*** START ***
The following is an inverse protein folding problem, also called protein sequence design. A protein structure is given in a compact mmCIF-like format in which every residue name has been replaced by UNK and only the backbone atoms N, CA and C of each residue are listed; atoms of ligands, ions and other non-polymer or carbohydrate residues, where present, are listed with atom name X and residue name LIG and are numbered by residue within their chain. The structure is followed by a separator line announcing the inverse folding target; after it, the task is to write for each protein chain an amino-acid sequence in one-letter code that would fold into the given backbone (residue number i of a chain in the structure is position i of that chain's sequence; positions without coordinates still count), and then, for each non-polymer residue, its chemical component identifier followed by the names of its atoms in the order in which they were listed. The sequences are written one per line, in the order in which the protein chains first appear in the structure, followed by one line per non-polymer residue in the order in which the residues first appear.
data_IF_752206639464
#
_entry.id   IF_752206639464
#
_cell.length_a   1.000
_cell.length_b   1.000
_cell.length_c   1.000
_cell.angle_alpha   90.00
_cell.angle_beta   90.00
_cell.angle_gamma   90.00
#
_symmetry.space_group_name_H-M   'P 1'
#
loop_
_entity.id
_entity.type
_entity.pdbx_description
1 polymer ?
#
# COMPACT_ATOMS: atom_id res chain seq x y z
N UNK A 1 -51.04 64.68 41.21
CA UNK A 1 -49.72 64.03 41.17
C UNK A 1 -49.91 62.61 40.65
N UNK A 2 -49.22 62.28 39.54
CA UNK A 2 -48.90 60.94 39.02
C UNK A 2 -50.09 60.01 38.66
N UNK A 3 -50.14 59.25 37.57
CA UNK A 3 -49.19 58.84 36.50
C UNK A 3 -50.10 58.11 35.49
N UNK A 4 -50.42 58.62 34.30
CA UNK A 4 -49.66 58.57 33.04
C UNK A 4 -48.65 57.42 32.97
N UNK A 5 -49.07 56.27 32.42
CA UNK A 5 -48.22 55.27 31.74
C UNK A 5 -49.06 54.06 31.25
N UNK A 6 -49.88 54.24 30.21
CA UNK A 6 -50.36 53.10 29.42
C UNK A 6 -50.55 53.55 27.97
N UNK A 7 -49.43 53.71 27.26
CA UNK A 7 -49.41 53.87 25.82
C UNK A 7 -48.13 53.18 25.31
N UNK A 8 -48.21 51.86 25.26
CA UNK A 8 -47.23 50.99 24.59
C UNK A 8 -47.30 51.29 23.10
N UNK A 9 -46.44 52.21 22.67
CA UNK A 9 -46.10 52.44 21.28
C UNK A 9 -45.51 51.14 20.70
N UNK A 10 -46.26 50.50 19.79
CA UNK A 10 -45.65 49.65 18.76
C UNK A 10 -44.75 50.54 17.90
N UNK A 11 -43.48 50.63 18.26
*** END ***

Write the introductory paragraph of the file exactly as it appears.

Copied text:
The following is an inverse protein folding problem, also called protein sequence design. A protein structure is given in a compact mmCIF-like format in which every residue name has been replaced by UNK and only the backbone atoms N, CA and C of each residue are listed; atoms of ligands, ions and other non-polymer or carbohydrate residues, where present, are listed with atom name X and residue name LIG and are numbered by residue within their chain. The structure is followed by a separator line announcing the inverse folding target; after it, the task is to write for each protein chain an amino-acid sequence in one-letter code that would fold into the given backbone (residue number i of a chain in the structure is position i of that chain's sequence; positions without coordinates still count), and then, for each non-polymer residue, its chemical component identifier followed by the names of its atoms in the order in which they were listed. The sequences are written one per line, in the order in which the protein chains first appear in the structure, followed by one line per non-polymer residue in the order in which the residues first appear.